The biggest change has been the effect of regulations on higher education, even when those regulations are a result of something that has occurred in another industry, like banking or auditing. We feel the increased regulations in the way we do business. There are higher risks related to financial and online transactions, for example, identity theft. We can’t afford to have someone hack the system and steal our students’ personal information.
One of the biggest advantages to having Baker Tilly as our audit partner is that Baker Tilly worries about the same things Carroll worries about and has the depth of experience with many other institutions’ across the country. We benefit from that breadth and depth of knowledge and their ability to help us navigate new financial management regulations and approaches to how we manage our finances. It’s truly invaluable to us. I can’t think of any instance where the advice given was anything but valuable. We also really appreciate that when we need help assessing things like our approach to human capital management, we have a go-to resource, and we can seek the experience and expertise of those that have the ability to point us in the right direction.
Another thing that has changed in the way we do business is that our forecasts and budget projections have to be more accurate. We can’t create a budget and then wait until the end of the year to see how we did. We spend a lot of time evaluating how we’re doing with the budget and we forecast how it will play out. We factor that enrollment leads to rooms’ utilization on campus, which leads to food service demand. And we look at this throughout both semesters. You have to factor the interrelationships all of these elements into your planning.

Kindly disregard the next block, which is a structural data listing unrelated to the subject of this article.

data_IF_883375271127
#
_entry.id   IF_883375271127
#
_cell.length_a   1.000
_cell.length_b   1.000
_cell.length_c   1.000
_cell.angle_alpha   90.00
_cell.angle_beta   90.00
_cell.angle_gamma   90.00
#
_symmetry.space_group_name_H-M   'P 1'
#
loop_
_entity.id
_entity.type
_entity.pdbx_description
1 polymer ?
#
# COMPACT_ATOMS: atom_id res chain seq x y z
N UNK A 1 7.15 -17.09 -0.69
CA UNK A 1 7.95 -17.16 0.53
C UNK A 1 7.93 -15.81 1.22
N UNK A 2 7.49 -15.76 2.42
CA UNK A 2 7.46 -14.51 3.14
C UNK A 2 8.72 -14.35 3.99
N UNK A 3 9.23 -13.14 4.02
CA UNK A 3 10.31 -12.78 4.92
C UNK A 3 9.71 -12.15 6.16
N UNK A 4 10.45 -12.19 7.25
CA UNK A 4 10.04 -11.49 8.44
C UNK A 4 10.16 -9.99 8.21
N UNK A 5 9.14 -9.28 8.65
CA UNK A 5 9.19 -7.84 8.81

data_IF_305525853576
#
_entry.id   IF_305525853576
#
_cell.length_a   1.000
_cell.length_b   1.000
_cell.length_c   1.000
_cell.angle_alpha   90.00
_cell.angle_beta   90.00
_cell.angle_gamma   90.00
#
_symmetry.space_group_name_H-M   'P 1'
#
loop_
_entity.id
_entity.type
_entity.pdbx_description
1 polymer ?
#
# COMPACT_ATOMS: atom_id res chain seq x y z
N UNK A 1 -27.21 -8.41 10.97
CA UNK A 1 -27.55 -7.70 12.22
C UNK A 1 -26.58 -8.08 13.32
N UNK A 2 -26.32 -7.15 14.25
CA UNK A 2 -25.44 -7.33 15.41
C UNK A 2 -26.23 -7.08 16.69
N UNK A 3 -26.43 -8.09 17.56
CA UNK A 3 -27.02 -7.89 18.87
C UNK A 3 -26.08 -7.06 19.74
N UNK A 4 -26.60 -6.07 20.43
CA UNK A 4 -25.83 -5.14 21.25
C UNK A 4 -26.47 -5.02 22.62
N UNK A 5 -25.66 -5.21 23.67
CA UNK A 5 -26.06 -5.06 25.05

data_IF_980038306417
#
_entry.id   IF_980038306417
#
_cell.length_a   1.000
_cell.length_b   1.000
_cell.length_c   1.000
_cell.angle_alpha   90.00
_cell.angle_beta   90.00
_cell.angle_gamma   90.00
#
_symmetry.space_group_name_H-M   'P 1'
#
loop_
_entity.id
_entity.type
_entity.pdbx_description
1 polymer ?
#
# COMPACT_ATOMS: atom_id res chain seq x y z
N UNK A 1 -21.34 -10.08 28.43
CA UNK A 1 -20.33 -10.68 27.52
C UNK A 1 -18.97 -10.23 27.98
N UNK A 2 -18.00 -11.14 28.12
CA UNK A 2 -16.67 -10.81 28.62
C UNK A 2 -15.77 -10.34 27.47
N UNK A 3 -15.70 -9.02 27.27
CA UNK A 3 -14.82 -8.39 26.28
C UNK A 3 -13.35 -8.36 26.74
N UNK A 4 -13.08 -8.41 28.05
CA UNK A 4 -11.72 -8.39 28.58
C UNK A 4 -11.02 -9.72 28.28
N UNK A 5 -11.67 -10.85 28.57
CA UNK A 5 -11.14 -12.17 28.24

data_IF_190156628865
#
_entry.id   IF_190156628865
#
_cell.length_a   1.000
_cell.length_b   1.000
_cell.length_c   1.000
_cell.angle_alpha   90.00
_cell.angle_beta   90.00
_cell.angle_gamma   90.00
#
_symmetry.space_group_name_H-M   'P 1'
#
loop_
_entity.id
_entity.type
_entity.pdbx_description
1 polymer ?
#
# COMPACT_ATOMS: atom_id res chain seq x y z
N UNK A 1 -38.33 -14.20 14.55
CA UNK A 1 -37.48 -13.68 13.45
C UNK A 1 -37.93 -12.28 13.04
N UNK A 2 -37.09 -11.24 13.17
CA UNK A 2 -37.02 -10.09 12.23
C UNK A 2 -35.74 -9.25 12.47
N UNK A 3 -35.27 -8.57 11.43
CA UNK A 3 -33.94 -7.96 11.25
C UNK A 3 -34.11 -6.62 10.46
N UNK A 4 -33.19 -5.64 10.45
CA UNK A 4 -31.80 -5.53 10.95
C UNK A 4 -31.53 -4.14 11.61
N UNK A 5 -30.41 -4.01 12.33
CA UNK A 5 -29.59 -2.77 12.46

Higher education is a personnel-driven industry. Institutions have a lot of positions to manage. We had several vacancies open and used that as an opportunity to engage Baker Tilly to review our process. We needed experts to remind us what works best in human resources, and we valued the expertise of Baker Tilly having performed this type of work elsewhere. It was perfect timing!
We wanted to make our processes as effective and efficient as possible. Baker Tilly’s report served as a reminder that we have to be good at managing the department and the individuals within it. We must consider this as a strategic function of operating a campus and achieving our mission, not just consider the transactional side of human resource management.
Baker Tilly has just been a true partner to us. It’s just a very unique, true partnership.
First, I would encourage more people to get into this business. My advice would also be to take more measured risks. Speak up when you have an idea – your input is more valuable and appreciated than you know. Being a “yes” person isn’t always as valuable as bringing your own perspective and opinions. So I would advise that young people provide more input because they have great ideas and those ideas just might work!